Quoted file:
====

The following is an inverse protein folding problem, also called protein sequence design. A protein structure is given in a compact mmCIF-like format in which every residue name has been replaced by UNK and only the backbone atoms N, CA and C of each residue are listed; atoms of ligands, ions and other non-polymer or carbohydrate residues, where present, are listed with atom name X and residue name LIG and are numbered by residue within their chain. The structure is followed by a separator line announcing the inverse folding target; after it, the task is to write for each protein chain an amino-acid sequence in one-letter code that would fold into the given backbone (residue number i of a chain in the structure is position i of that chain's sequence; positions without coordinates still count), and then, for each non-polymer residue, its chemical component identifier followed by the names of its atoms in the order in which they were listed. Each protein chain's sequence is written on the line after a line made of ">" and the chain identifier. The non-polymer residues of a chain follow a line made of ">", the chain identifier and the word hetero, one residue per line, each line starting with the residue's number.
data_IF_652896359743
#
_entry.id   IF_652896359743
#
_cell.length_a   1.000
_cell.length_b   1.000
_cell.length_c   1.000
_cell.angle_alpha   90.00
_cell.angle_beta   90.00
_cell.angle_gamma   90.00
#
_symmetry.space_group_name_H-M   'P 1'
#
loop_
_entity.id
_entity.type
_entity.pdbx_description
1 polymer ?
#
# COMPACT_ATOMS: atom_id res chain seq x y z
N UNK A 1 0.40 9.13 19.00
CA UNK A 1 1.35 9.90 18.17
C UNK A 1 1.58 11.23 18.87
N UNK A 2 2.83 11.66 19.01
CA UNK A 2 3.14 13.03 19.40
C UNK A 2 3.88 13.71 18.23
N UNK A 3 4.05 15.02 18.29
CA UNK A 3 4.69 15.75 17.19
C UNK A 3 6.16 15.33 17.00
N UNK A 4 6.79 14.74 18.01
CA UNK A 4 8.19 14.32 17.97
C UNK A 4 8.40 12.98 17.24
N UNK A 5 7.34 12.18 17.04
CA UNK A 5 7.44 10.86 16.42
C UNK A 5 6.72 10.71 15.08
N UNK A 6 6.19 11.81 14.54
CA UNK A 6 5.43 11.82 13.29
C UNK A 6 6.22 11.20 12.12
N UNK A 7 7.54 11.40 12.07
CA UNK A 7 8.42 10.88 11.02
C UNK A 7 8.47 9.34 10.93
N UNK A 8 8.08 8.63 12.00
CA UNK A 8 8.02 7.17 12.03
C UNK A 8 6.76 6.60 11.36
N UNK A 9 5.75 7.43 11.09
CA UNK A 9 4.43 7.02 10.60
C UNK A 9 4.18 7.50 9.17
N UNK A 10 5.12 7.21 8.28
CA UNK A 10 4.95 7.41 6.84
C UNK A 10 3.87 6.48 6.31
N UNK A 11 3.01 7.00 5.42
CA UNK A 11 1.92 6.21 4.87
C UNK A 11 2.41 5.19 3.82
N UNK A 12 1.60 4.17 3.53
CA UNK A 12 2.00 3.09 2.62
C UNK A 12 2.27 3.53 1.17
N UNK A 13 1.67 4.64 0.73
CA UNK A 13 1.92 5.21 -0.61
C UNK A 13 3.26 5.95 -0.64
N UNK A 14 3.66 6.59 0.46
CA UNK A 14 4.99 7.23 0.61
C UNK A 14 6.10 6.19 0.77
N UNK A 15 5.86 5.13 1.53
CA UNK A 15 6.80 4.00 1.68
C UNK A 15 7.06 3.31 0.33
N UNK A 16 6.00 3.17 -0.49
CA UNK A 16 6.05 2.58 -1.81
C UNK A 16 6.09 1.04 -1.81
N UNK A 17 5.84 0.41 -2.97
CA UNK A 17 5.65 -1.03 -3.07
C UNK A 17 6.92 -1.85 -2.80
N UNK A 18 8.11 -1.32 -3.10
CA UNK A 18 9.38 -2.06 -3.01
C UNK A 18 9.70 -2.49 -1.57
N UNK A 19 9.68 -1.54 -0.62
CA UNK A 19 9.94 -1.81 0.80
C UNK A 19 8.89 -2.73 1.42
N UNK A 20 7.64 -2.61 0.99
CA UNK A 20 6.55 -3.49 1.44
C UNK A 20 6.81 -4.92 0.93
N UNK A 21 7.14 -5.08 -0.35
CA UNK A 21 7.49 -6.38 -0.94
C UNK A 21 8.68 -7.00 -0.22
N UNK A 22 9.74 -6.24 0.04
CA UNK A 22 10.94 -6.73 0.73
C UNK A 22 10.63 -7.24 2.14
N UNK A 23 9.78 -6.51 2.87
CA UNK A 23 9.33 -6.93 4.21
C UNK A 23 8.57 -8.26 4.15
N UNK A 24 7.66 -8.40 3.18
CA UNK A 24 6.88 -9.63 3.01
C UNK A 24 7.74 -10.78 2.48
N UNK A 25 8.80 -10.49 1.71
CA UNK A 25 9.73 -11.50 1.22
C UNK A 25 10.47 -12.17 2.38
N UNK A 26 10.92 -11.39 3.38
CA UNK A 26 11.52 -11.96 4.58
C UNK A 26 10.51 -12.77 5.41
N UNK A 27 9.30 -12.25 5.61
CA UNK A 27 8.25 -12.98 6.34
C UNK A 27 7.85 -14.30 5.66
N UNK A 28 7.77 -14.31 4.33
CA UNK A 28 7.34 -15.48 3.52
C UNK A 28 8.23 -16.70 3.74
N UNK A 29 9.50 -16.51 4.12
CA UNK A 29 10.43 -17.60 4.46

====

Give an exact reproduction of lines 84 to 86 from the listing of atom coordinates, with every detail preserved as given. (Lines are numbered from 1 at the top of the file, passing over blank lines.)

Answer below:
C UNK A 21 8.68 -7.00 -0.22
N UNK A 22 9.74 -6.24 0.04
CA UNK A 22 10.94 -6.73 0.73